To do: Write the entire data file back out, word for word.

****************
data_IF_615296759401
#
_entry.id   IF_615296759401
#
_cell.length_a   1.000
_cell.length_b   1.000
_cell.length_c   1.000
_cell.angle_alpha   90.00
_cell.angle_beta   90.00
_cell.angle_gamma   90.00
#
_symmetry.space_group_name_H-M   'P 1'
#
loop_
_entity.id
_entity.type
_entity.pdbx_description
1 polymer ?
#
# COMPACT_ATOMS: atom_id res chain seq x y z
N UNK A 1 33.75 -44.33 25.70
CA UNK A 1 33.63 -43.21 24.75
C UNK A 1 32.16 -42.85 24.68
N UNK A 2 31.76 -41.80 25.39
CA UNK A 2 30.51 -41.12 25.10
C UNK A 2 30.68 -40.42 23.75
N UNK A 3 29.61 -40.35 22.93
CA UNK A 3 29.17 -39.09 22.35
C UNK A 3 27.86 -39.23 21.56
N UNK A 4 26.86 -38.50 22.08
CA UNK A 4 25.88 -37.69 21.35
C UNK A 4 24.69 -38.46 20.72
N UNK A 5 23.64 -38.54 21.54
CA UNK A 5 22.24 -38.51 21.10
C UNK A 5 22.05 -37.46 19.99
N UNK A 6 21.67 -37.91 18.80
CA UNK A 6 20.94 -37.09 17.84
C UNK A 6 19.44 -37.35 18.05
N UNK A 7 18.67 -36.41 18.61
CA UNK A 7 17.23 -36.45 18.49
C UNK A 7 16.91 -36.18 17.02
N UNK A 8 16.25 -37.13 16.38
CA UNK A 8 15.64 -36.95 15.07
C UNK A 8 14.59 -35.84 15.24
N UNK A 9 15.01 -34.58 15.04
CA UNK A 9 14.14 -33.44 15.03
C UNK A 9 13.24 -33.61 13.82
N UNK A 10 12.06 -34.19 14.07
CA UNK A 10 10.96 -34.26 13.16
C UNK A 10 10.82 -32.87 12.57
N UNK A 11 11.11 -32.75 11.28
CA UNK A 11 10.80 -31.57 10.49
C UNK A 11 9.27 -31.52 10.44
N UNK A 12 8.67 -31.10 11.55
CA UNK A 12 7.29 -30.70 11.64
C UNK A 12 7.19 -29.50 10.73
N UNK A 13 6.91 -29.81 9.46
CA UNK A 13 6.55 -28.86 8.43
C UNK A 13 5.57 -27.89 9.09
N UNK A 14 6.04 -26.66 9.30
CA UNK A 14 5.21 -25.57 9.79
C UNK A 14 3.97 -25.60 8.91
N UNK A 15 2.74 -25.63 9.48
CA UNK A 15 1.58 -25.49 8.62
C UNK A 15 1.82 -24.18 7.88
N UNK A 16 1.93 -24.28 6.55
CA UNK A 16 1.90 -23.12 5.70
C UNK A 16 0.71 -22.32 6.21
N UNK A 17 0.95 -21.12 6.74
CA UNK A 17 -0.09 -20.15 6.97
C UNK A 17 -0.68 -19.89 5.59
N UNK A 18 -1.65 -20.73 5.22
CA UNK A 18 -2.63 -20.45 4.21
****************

data_IF_615296759401
#
_entry.id   IF_615296759401
#
_cell.length_a   1.000
_cell.length_b   1.000
_cell.length_c   1.000
_cell.angle_alpha   90.00
_cell.angle_beta   90.00
_cell.angle_gamma   90.00
#
_symmetry.space_group_name_H-M   'P 1'
#
loop_
_entity.id
_entity.type
_entity.pdbx_description
1 polymer ?
#
# COMPACT_ATOMS: atom_id res chain seq x y z
N UNK A 1 33.75 -44.33 25.70
CA UNK A 1 33.63 -43.21 24.75
C UNK A 1 32.16 -42.85 24.68
N UNK A 2 31.76 -41.80 25.39
CA UNK A 2 30.51 -41.12 25.10
C UNK A 2 30.68 -40.42 23.75
N UNK A 3 29.61 -40.35 22.93
CA UNK A 3 29.17 -39.09 22.35
C UNK A 3 27.86 -39.23 21.56
N UNK A 4 26.86 -38.50 22.08
CA UNK A 4 25.88 -37.69 21.35
C UNK A 4 24.69 -38.46 20.72
N UNK A 5 23.64 -38.54 21.54
CA UNK A 5 22.24 -38.51 21.10
C UNK A 5 22.05 -37.46 19.99
N UNK A 6 21.67 -37.91 18.80
CA UNK A 6 20.94 -37.09 17.84
C UNK A 6 19.44 -37.35 18.05
N UNK A 7 18.67 -36.41 18.61
CA UNK A 7 17.23 -36.45 18.49
C UNK A 7 16.91 -36.18 17.02
N UNK A 8 16.25 -37.13 16.38
CA UNK A 8 15.64 -36.95 15.07
C UNK A 8 14.59 -35.84 15.24
N UNK A 9 15.01 -34.58 15.04
CA UNK A 9 14.14 -33.44 15.03
C UNK A 9 13.24 -33.61 13.82
N UNK A 10 12.06 -34.19 14.07
CA UNK A 10 10.96 -34.26 13.16
C UNK A 10 10.82 -32.87 12.57
N UNK A 11 11.11 -32.75 11.28
CA UNK A 11 10.80 -31.57 10.49
C UNK A 11 9.27 -31.52 10.44
N UNK A 12 8.67 -31.10 11.55
CA UNK A 12 7.29 -30.70 11.64
C UNK A 12 7.19 -29.50 10.73
N UNK A 13 6.91 -29.81 9.46
CA UNK A 13 6.55 -28.86 8.43
C UNK A 13 5.57 -27.89 9.09
N UNK A 14 6.04 -26.66 9.30
CA UNK A 14 5.21 -25.57 9.79
C UNK A 14 3.97 -25.60 8.91
N UNK A 15 2.74 -25.63 9.48
CA UNK A 15 1.58 -25.49 8.62
C UNK A 15 1.82 -24.18 7.88
N UNK A 16 1.93 -24.28 6.55
CA UNK A 16 1.90 -23.12 5.70
C UNK A 16 0.71 -22.32 6.21
N UNK A 17 0.95 -21.12 6.74
CA UNK A 17 -0.09 -20.15 6.97
C UNK A 17 -0.68 -19.89 5.59
N UNK A 18 -1.65 -20.73 5.22
CA UNK A 18 -2.63 -20.45 4.21